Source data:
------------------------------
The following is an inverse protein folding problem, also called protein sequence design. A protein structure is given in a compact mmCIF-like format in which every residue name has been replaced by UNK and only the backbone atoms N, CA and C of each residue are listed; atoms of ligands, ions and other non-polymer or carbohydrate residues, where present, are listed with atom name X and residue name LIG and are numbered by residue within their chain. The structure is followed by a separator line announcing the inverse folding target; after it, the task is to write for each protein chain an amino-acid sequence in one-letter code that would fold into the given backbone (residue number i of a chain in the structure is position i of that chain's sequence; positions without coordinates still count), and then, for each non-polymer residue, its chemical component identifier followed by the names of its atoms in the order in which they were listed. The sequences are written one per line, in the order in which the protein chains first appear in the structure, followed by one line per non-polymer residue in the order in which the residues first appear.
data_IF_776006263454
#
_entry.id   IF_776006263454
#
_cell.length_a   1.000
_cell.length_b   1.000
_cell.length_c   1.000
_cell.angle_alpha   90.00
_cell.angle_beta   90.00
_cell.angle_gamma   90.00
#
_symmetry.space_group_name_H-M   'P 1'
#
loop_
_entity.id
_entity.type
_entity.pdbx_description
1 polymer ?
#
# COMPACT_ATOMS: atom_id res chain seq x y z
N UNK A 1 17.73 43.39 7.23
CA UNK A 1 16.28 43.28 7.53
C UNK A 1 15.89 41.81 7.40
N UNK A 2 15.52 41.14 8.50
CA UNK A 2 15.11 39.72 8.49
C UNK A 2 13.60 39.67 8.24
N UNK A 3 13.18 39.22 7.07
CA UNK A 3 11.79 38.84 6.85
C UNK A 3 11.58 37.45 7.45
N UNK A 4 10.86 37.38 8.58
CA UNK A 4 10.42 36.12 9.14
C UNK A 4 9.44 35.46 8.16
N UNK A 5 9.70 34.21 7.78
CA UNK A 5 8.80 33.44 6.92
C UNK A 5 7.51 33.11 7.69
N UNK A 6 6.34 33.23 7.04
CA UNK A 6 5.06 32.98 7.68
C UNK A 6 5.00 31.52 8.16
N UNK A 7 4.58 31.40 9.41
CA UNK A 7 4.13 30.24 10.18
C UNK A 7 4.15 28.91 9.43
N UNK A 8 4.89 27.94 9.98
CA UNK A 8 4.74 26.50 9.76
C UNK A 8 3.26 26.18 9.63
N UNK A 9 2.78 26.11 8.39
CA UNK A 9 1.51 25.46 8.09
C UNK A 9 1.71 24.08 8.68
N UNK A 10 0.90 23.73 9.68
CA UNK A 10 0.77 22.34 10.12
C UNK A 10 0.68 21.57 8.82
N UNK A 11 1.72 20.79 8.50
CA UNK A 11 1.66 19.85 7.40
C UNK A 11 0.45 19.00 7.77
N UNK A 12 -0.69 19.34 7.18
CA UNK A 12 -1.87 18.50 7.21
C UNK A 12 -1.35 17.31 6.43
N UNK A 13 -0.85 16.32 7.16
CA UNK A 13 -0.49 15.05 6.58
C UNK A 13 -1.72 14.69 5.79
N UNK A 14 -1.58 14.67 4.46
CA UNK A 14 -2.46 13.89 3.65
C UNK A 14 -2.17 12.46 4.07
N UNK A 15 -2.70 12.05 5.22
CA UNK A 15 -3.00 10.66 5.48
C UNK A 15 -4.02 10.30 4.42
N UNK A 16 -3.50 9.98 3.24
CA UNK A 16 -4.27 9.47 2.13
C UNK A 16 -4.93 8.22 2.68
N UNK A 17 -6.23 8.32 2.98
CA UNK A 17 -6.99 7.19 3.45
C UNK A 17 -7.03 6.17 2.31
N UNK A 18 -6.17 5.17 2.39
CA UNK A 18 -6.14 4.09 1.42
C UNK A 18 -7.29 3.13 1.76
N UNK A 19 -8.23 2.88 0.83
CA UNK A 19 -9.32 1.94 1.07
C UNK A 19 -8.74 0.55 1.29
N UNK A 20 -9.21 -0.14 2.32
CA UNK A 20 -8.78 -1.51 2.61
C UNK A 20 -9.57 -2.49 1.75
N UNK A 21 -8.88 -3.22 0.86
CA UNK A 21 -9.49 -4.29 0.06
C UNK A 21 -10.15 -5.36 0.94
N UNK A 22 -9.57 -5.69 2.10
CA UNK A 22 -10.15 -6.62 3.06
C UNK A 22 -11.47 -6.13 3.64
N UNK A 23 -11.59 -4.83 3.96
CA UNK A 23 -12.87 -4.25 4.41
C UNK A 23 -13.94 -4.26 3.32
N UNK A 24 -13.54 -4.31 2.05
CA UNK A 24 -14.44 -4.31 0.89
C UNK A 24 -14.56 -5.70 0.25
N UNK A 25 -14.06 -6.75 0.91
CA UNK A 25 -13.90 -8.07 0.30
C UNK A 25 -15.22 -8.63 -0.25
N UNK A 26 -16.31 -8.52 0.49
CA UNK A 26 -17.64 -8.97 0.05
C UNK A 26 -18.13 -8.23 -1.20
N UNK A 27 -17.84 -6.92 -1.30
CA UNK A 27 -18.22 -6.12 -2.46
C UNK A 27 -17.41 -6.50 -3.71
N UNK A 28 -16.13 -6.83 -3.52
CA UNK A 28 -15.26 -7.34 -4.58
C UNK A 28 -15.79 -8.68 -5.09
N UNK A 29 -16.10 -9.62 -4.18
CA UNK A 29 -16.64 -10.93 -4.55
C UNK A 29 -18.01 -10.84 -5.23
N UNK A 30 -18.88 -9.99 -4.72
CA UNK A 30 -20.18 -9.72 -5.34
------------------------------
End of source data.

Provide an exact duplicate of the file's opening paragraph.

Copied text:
The following is an inverse protein folding problem, also called protein sequence design. A protein structure is given in a compact mmCIF-like format in which every residue name has been replaced by UNK and only the backbone atoms N, CA and C of each residue are listed; atoms of ligands, ions and other non-polymer or carbohydrate residues, where present, are listed with atom name X and residue name LIG and are numbered by residue within their chain. The structure is followed by a separator line announcing the inverse folding target; after it, the task is to write for each protein chain an amino-acid sequence in one-letter code that would fold into the given backbone (residue number i of a chain in the structure is position i of that chain's sequence; positions without coordinates still count), and then, for each non-polymer residue, its chemical component identifier followed by the names of its atoms in the order in which they were listed. The sequences are written one per line, in the order in which the protein chains first appear in the structure, followed by one line per non-polymer residue in the order in which the residues first appear.